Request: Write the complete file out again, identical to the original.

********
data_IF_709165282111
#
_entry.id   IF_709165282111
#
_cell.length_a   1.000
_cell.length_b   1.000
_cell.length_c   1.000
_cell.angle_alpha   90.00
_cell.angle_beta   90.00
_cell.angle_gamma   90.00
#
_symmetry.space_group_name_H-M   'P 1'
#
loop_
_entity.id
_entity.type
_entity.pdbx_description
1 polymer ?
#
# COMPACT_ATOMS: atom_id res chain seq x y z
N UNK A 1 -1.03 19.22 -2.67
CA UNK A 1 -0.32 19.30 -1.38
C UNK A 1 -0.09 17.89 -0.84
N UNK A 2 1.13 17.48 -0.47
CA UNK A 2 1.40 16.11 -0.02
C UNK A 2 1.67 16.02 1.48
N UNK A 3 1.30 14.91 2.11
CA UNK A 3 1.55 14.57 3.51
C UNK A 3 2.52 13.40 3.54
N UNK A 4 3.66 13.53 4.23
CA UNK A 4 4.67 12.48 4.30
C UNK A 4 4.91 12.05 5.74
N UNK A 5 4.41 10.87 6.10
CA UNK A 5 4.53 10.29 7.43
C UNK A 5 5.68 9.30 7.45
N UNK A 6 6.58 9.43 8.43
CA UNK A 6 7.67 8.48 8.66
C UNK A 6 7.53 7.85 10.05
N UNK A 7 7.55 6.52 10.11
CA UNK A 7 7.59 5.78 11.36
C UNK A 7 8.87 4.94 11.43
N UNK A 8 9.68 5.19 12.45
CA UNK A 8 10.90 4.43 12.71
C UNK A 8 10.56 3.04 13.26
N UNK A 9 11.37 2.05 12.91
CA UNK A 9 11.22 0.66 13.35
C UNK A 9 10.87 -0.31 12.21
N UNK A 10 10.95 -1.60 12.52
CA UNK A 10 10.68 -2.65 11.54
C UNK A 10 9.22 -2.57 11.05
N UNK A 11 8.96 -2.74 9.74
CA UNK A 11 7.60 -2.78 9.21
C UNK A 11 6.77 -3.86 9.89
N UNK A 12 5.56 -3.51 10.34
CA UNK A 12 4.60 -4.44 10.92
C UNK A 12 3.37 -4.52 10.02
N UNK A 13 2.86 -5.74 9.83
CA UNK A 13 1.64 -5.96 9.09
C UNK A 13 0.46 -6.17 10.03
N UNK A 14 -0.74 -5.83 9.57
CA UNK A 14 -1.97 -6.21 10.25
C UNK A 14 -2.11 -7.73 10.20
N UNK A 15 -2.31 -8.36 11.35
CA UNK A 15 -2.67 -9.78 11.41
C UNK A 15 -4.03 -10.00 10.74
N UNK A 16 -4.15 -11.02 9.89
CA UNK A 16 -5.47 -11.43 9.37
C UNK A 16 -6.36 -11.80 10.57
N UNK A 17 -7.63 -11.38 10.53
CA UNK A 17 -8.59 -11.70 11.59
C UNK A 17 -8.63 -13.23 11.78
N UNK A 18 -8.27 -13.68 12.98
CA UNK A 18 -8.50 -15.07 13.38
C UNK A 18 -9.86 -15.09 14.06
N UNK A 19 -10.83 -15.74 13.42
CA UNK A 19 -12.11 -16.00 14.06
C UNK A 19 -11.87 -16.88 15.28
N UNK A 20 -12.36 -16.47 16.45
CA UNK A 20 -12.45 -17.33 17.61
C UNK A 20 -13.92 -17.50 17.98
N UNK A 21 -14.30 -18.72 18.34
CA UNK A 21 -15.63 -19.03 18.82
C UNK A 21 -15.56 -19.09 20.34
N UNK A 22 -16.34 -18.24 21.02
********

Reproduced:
data_IF_709165282111
#
_entry.id   IF_709165282111
#
_cell.length_a   1.000
_cell.length_b   1.000
_cell.length_c   1.000
_cell.angle_alpha   90.00
_cell.angle_beta   90.00
_cell.angle_gamma   90.00
#
_symmetry.space_group_name_H-M   'P 1'
#
loop_
_entity.id
_entity.type
_entity.pdbx_description
1 polymer ?
#
# COMPACT_ATOMS: atom_id res chain seq x y z
N UNK A 1 -1.03 19.22 -2.67
CA UNK A 1 -0.32 19.30 -1.38
C UNK A 1 -0.09 17.89 -0.84
N UNK A 2 1.13 17.48 -0.47
CA UNK A 2 1.40 16.11 -0.02
C UNK A 2 1.67 16.02 1.48
N UNK A 3 1.30 14.91 2.11
CA UNK A 3 1.55 14.57 3.51
C UNK A 3 2.52 13.40 3.54
N UNK A 4 3.66 13.53 4.23
CA UNK A 4 4.67 12.48 4.30
C UNK A 4 4.91 12.05 5.74
N UNK A 5 4.41 10.87 6.10
CA UNK A 5 4.53 10.29 7.43
C UNK A 5 5.68 9.30 7.45
N UNK A 6 6.58 9.43 8.43
CA UNK A 6 7.67 8.48 8.66
C UNK A 6 7.53 7.85 10.05
N UNK A 7 7.55 6.52 10.11
CA UNK A 7 7.59 5.78 11.36
C UNK A 7 8.87 4.94 11.43
N UNK A 8 9.68 5.19 12.45
CA UNK A 8 10.90 4.43 12.71
C UNK A 8 10.56 3.04 13.26
N UNK A 9 11.37 2.05 12.91
CA UNK A 9 11.22 0.66 13.35
C UNK A 9 10.87 -0.31 12.21
N UNK A 10 10.95 -1.60 12.52
CA UNK A 10 10.68 -2.65 11.54
C UNK A 10 9.22 -2.57 11.05
N UNK A 11 8.96 -2.74 9.74
CA UNK A 11 7.60 -2.78 9.21
C UNK A 11 6.77 -3.86 9.89
N UNK A 12 5.56 -3.51 10.34
CA UNK A 12 4.60 -4.44 10.92
C UNK A 12 3.37 -4.52 10.02
N UNK A 13 2.86 -5.74 9.83
CA UNK A 13 1.64 -5.96 9.09
C UNK A 13 0.46 -6.17 10.03
N UNK A 14 -0.74 -5.83 9.57
CA UNK A 14 -1.97 -6.21 10.25
C UNK A 14 -2.11 -7.73 10.20
N UNK A 15 -2.31 -8.36 11.35
CA UNK A 15 -2.67 -9.78 11.41
C UNK A 15 -4.03 -10.00 10.74
N UNK A 16 -4.15 -11.02 9.89
CA UNK A 16 -5.47 -11.43 9.37
C UNK A 16 -6.36 -11.80 10.57
N UNK A 17 -7.63 -11.38 10.53
CA UNK A 17 -8.59 -11.70 11.59
C UNK A 17 -8.63 -13.23 11.78
N UNK A 18 -8.27 -13.68 12.98
CA UNK A 18 -8.50 -15.07 13.38
C UNK A 18 -9.86 -15.09 14.06
N UNK A 19 -10.83 -15.74 13.42
CA UNK A 19 -12.11 -16.00 14.06
C UNK A 19 -11.87 -16.88 15.28
N UNK A 20 -12.36 -16.47 16.45
CA UNK A 20 -12.45 -17.33 17.61
C UNK A 20 -13.92 -17.50 17.98
N UNK A 21 -14.30 -18.72 18.34
CA UNK A 21 -15.63 -19.03 18.82
C UNK A 21 -15.56 -19.09 20.34
N UNK A 22 -16.34 -18.24 21.02